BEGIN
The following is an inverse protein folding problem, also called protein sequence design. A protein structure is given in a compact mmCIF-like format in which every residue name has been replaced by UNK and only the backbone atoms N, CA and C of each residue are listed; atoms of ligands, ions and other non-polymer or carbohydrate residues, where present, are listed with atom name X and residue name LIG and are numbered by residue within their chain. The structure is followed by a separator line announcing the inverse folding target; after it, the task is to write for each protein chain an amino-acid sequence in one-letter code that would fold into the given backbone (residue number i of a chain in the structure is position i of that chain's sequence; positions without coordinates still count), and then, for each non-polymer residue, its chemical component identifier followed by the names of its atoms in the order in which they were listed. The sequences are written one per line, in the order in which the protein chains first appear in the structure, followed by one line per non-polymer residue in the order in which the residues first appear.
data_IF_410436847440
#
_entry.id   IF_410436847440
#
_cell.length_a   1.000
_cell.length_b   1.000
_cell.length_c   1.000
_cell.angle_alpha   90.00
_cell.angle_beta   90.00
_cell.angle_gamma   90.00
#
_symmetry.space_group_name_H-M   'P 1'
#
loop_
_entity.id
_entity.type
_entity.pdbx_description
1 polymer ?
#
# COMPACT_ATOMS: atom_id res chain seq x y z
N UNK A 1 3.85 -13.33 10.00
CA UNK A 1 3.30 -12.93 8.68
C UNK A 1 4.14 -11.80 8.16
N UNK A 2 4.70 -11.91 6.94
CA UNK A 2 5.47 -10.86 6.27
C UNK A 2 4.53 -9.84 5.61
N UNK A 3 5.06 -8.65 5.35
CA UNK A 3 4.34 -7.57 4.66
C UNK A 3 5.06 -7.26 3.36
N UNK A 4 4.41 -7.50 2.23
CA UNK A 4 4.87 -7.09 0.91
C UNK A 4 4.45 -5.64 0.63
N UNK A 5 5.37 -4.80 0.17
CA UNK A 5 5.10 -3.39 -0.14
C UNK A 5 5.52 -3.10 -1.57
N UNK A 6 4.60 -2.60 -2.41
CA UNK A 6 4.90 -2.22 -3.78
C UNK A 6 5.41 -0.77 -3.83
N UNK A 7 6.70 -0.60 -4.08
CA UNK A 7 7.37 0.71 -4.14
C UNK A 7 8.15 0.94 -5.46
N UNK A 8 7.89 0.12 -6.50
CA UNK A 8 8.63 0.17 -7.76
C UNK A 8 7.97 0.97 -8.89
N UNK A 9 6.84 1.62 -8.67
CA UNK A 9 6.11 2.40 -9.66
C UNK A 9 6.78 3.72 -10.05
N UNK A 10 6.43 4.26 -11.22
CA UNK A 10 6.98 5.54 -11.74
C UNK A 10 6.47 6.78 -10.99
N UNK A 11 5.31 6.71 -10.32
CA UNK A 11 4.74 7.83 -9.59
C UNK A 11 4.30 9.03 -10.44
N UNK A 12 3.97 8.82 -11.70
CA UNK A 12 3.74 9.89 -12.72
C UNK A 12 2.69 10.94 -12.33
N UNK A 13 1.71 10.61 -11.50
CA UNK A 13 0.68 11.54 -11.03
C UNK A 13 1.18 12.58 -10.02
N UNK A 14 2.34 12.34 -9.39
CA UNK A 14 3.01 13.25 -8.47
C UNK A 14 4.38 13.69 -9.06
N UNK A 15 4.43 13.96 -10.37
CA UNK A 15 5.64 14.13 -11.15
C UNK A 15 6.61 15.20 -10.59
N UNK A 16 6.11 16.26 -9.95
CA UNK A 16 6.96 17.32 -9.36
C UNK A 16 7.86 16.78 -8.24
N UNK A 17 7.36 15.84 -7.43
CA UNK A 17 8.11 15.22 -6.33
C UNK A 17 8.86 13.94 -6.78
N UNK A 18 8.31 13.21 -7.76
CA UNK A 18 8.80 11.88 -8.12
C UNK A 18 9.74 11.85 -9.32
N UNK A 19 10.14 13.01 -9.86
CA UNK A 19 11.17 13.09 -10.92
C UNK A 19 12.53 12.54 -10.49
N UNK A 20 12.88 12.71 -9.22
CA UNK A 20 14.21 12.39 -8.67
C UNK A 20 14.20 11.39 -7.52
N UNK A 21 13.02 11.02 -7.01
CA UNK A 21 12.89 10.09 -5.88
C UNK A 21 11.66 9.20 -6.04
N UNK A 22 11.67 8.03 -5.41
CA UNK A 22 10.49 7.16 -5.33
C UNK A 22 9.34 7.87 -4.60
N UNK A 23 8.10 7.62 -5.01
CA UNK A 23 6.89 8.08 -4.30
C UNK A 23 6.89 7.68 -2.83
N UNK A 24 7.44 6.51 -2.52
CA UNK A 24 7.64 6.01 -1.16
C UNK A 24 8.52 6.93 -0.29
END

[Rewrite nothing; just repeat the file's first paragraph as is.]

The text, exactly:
The following is an inverse protein folding problem, also called protein sequence design. A protein structure is given in a compact mmCIF-like format in which every residue name has been replaced by UNK and only the backbone atoms N, CA and C of each residue are listed; atoms of ligands, ions and other non-polymer or carbohydrate residues, where present, are listed with atom name X and residue name LIG and are numbered by residue within their chain. The structure is followed by a separator line announcing the inverse folding target; after it, the task is to write for each protein chain an amino-acid sequence in one-letter code that would fold into the given backbone (residue number i of a chain in the structure is position i of that chain's sequence; positions without coordinates still count), and then, for each non-polymer residue, its chemical component identifier followed by the names of its atoms in the order in which they were listed. The sequences are written one per line, in the order in which the protein chains first appear in the structure, followed by one line per non-polymer residue in the order in which the residues first appear.